WaS: Under these circumstances, what do you expect from the world championships next year? Former star player Ronaldinho showed little sympathy for the demonstrators, when he said that the championships were not about building additional hospitals or streets but stadiums.
PC: That was a very stupid remark. Ronaldinho should keep his mouth shut. Of course hospitals, schools and most of all a well-functioning public transport system are far more important for a country like Brazil than football stadiums. Public transport is still a huge issue in Brazil, whose infrastructure is not only bad, but in total decay. Nevertheless, I haven’t entirely given up hope that prior to the football world championships, we’ll come to our senses and use the investments for the championships in such a way that Brazilians can still profit from them even after the games.

WaS: Forbes magazine declared you the second most influential personality on twitter after Justin Bieber. On Facebook you now have more followers than Madonna. Doesn’t it become creepy to have this steadily growing number of online devotees expecting you to endow their lives with meaning?
PC: Not at all. I like to hang out / participate in social networks, because it’s fun and I find it fulfilling. I am now connected to my readers worldwide in a way, which was not possible before social networks emerged. Let me give you an example: Book signings used to be frustrating. 200 or 300 people would be very happy, because they got an autograph from me. Many others were angry, because they had queued in vain and were sent home empty-handed, since I cannot sign books for eight hours on end.

WaS: But to send messages on twitter and Facebook to your fans in all corners of the world, every day, can be tiring, too, right?

PC: I don’t need to be online every day. And I’m not. You don’t have to write a book every day in order to consider yourself a writer, do you?

WaS: What do you tell your fellow writers who consider twitter and Blogs a waste of time?

PC: Frankly, I don’t understand their refusal. Social networks allow you to experiment with new forms of writing. I write differently, in a blog, than I would for a novel or a tweet or a Facebook post. In social networks I can discuss topics that my readers or I consider important. That doesn’t mean that all these posts have to turn into a book. But through these networks, I can reach a gigantic community, people who often don’t go to bookshops anymore and are scarcely interested in books. Because they think that books are boring. My experience is: If I publish texts in their medial environment, I can lure them towards my books. We mustn’t demonize these new forms of communication.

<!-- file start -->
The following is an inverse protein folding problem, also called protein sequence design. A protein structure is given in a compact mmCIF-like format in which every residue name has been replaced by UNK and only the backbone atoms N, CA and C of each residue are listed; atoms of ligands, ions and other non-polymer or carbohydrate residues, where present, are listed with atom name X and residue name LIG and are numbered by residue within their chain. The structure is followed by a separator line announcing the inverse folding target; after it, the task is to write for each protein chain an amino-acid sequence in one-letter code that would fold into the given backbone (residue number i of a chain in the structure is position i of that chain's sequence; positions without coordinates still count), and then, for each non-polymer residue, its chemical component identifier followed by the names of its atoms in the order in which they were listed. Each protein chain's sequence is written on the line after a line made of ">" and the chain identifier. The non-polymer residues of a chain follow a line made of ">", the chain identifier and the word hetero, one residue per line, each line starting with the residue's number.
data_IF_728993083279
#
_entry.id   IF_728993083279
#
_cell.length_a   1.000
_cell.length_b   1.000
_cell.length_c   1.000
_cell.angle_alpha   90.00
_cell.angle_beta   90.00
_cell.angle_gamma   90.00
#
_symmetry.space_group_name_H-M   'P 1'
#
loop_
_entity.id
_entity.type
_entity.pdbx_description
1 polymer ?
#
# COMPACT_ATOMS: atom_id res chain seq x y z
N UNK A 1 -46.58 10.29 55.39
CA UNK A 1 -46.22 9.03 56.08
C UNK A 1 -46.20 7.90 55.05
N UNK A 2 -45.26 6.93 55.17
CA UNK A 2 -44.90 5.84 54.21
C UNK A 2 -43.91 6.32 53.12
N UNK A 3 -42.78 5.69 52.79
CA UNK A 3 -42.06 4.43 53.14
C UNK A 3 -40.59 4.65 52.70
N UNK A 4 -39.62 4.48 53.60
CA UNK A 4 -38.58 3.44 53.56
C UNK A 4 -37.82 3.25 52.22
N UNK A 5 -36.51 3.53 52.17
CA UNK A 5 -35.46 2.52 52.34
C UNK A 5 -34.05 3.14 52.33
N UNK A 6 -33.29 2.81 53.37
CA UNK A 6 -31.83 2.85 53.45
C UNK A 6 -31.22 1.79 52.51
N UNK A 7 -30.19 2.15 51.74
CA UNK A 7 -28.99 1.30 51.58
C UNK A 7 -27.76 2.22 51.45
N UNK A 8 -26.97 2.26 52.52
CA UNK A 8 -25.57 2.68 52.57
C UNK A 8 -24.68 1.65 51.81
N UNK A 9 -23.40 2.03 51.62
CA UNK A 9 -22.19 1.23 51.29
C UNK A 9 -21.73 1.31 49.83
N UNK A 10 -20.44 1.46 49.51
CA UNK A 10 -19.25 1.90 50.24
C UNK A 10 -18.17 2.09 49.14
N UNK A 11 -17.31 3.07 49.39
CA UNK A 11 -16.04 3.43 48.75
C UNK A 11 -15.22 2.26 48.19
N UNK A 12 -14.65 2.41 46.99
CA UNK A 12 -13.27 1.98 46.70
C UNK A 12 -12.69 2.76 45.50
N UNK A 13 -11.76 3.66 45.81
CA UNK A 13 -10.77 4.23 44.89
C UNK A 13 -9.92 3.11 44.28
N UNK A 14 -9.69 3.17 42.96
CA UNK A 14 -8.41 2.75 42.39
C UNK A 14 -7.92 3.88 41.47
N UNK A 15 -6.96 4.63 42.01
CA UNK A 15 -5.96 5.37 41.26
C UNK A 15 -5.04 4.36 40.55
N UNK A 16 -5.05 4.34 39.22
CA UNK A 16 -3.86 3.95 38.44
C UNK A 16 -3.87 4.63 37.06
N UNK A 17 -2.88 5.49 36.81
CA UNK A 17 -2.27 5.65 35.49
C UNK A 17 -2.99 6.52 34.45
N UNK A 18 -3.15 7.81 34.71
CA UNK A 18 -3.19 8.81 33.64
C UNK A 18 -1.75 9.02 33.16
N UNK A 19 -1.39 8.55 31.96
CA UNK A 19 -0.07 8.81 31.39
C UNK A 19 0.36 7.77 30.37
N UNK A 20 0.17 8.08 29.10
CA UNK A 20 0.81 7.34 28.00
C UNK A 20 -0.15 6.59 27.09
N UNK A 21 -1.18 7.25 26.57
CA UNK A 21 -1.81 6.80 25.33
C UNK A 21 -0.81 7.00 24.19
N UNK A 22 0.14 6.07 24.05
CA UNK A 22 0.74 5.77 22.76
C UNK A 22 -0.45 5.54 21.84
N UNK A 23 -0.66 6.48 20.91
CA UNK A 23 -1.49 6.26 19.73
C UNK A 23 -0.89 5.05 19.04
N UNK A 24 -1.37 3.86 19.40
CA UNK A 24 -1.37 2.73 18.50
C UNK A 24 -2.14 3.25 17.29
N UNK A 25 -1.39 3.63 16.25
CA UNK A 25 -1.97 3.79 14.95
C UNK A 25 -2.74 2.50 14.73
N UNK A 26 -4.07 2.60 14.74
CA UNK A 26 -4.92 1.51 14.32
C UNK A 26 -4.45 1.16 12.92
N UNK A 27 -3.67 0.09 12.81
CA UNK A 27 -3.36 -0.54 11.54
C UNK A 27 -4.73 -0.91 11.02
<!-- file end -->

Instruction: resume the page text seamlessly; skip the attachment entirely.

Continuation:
I also find it disconcerting, when my colleagues write: “The internet kills literature” and then publish these texts online. They write on the internet to complain about the internet. That is like being married and only talk about your wife in order to complain about her. That won’t work.

WaS: You recently shocked the publishing world with a highly unusual self-experiment. On your website, you encouraged users to download various formats and translations of your own books. For free. Yet the sales of your printed books continue to increase despite or because of these free downloads which causes a curiosity among the publishing industry that is conveniently ignored. Why has no one imitated you yet?

PC: I have no answer to that. I keep repeating myself: If you are truly an artist, then your primary goal is to get your work noticed.

WaS: Admittedly, you were a bestselling author even before the arrival of downloads – which turned out to be an interesting marketing tool booosting your sales even more.

PC: That’s what I keep hearing: Paulo Coelho can afford to allow free downloads of his books, because he’s already famous. I always vehemently disagree: I am who I am today because Ií¢â‚¬â„¢ve always taken risks, because I am open to new ideas. Many colleagues say: “I don’t give away my books for free on the internet. The wording already shows that they’ve misunderstood the core of the digital world – that sharing unites us. I cannot explain why my printed books sell better today than before my file-sharing offers. But what seems to be the case is that most readers who first downloaded a book for free, later feel a certain obligation to buy the printed book. At least the young writers don’t seem too pessimistic towards social networks anymore. Many young Brazilian writers embrace these new opportunities. To them I’m a bit of a role model. They even invented a nice nickname for me. They call me The Magician of the Nerds.

WaS: Is that a compliment?

PC: I jolly well hope so!

translated by Priya Sher